of the church. If you believe that Anyabwile's book can give you a better understanding of what promotes healthy church membership, you can get it here.

Saturday, May 14, 2016

The Heroic Boldness of Martin Luther

by Steven J. Lawson
145 pages / 2013

This is a book that every Protestant minister should read. Why? Because it uses the story of the first Protestant minister, Martin Luther, to show what Protestant ministers should be doing with the word of God.

This book is by no means a complete biography of Martin Luther. It does not deal with any of the flaws that are sometimes mentioned with regard to his life. What it does do (very well) is show how God used Luther to redirect His people back to His word.

And how was Luther equipped, and how did he equip others, to do that? First of all, he had, in the words of the title of Chapter 2, "A Deep Conviction about the Word" - its verbal inspiration, its divine inerrancy, its supreme authority, its intrinsic clarity, and its complete sufficiency.

A deep conviction about God's word is not effective unless one also knows it deeply, and Luther did. Chapter 3 portrays the second key characteristic of Luther's approach to the preaching of God's word - his "Relentless Drive in the Study." First of all, he humbly followed wherever God was leading him through His word. Second, he stressed going back to the Bible rather than any commentaries - reading through the Bible himself twice a year. Third, Luther departed from much earlier interpretation of God's word by sticking to the clear meaning of the text rather than spiritualizing it. Finally, he emphasized the reading of the text in the original languages, and the need for the work of the Spirit to work with God's word.

Next, Lawson shows the structure and content of  Luther's sermons: concise introduction, biblical exposition, a stress on God's law, the exaltation of Christ and His work on the cross, personal application, and the invitation of the gospel. This is similar to the structure of the Heidelberg Catechism - sin, salvation, service. Luther's sermons were also delivered powerfully, with an indomitable spirit, fervent intensity, accessible speech, and colorful expressions.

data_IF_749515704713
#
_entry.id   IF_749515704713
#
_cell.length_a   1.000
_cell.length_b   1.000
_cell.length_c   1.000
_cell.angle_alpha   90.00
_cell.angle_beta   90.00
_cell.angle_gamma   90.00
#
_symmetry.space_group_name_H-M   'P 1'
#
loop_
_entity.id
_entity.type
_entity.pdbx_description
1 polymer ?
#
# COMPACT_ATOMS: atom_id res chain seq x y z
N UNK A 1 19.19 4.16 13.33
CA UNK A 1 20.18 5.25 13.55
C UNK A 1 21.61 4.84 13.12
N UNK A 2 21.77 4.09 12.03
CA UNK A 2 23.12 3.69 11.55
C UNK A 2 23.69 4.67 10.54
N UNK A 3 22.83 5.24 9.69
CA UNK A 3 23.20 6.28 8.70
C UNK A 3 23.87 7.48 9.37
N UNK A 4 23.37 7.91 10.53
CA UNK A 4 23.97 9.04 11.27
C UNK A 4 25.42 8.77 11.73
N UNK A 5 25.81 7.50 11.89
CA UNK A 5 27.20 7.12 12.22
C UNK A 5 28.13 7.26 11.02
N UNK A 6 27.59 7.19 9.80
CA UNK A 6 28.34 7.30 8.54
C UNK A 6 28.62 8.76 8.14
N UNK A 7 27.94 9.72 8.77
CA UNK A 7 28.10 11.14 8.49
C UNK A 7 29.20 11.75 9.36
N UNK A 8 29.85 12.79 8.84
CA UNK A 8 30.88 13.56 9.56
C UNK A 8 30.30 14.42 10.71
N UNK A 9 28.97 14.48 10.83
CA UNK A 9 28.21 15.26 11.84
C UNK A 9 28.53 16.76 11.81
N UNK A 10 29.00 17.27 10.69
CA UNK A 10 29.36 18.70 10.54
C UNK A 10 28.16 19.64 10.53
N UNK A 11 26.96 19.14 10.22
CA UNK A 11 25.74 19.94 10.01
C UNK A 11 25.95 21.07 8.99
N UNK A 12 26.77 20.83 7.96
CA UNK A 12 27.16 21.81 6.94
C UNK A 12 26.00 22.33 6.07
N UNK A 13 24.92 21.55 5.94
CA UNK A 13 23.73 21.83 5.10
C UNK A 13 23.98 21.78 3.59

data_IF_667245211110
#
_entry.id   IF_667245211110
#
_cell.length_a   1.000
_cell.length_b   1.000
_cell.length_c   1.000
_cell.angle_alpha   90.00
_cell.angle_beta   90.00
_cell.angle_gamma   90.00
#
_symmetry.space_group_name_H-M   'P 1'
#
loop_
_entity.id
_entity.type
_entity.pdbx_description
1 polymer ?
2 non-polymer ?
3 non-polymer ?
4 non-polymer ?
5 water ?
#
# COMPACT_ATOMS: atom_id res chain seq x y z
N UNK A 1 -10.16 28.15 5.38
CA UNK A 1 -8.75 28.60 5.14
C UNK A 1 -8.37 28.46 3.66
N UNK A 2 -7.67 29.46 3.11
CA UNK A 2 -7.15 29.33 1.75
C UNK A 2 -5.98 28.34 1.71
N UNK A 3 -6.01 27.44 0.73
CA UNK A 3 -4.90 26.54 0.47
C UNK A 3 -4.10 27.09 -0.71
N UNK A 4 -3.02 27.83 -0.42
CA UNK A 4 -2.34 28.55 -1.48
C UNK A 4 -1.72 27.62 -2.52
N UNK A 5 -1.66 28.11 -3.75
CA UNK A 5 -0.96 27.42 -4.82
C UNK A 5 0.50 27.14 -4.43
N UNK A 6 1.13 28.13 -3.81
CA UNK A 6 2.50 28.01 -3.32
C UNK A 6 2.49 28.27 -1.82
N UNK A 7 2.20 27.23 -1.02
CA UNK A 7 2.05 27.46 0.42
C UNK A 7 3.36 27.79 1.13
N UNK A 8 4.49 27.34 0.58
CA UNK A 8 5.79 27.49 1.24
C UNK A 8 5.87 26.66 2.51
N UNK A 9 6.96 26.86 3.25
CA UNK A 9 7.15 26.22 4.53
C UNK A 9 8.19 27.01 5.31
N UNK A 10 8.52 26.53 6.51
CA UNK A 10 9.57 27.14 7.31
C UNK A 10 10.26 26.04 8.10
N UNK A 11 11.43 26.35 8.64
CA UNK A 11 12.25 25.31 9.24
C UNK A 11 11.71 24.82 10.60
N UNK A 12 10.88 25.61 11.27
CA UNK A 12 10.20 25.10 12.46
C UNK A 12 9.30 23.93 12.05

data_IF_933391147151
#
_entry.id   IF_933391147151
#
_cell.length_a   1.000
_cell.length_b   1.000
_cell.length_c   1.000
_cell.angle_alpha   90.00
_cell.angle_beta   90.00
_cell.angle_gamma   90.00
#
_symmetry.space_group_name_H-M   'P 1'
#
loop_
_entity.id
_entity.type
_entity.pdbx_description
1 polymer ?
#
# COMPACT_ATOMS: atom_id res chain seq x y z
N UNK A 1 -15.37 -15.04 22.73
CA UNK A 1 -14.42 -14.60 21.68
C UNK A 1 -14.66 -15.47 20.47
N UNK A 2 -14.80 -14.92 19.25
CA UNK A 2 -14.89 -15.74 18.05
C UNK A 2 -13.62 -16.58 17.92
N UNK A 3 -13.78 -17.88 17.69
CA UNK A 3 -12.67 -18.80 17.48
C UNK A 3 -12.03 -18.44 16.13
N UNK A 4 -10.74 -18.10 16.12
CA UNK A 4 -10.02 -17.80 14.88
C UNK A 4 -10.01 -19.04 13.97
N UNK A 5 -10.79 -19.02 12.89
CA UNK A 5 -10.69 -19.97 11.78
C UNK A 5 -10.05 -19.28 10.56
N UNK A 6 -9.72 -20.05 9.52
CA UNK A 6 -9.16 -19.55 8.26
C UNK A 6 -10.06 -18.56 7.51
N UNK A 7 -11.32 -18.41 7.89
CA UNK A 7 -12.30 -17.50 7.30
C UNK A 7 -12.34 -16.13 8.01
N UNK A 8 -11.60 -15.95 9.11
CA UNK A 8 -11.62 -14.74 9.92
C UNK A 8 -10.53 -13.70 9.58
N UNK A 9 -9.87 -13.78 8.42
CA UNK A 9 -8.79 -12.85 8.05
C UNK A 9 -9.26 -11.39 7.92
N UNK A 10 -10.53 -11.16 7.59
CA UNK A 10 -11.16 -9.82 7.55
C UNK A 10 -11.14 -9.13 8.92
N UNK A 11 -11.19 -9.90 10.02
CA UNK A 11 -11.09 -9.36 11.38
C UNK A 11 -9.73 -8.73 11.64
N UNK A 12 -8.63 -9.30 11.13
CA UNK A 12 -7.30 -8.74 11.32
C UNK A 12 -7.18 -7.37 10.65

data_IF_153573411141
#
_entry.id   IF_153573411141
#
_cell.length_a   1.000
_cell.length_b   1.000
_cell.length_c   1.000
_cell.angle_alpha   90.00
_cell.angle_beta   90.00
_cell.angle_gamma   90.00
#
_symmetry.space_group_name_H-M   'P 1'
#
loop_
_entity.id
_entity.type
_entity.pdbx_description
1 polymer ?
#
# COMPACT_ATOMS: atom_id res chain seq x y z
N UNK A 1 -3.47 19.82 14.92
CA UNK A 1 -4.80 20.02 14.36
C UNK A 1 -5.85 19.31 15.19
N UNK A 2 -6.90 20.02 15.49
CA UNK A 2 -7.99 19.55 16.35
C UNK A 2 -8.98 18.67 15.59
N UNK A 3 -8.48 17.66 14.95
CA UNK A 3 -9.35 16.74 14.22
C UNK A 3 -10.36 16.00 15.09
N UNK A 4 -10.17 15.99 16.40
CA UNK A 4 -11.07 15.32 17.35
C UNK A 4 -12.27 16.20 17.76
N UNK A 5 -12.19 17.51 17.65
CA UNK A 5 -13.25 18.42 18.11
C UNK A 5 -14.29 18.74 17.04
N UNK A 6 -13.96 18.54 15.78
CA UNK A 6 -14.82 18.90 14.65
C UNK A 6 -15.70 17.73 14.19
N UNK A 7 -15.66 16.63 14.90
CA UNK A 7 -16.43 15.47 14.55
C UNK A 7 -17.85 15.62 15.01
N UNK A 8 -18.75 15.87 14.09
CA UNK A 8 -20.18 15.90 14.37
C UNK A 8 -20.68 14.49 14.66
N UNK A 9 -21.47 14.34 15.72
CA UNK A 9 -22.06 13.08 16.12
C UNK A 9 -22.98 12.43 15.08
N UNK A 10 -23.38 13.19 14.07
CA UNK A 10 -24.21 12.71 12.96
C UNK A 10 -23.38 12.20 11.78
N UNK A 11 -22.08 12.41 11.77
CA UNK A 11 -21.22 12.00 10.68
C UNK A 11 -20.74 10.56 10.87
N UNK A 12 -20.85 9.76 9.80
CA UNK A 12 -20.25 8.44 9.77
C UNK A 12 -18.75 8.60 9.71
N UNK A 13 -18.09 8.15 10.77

Finally, Luther preached with full disclosure of the truth, confident assertions of Scriptural wisdom, determination in the face of opposition, undaunted courage, and a daring defense of Biblical teaching.

Lawson concludes with an exhortation to continue the Reformation by emulating his high view of the Scriptures, a high view of God, and a high view of the pulpit. If you believe that Lawson's view of Luther gives us a good way to see the value of the kind of preaching that Luther preached and promoted, you can get his book here.

Tuesday, May 10, 2016

The Farm Team

by Linda Bailey
illustrated by Bill Slavin
32 pages / 2006

I'm a Canuck living in a house full of American lasses, so every now and again, I hit my daughters up with a dose of good ol' Canadian culture. And boy was this a goodie!

The Farm Team is about a bunch of chickens, pigs, sheep, and one cow, who love hockey and want to bring the championship trophy back home. For the last 50 years, the Bush League Bandits have always come out on top, but this year the Farm Team has a great goalie and they think they have the right stuff to get it done.

But the Bandits are cheaters, and when the score gets tight their porcupine drives for the net and punctures the Farm Team's porky goaltender. How's the Farm Team going to handle it with their best player injured? Never fear, coach Clyde (a Clydesdale) will think of something!

Parents could use this book to teach children a little about sportsmanship – the Farm Team are great examples of hardworking and clean playing sportsmen sportsanimals – but the real value of this book is in just how fun it is to read out loud. There's lots of action, some good twists (what's the Farm Team going to do when the Bandits' new star player is an enormous bear?!?), and some very fun play-by-play dialogue to shout out. It's the kind of book that is so well written it made it easy for me to become quite the performer. My kids loved it, and even my wife, who was busy making supper as we read, really got into the action.

So a good dose of Canadiana and a great big heaping of fun.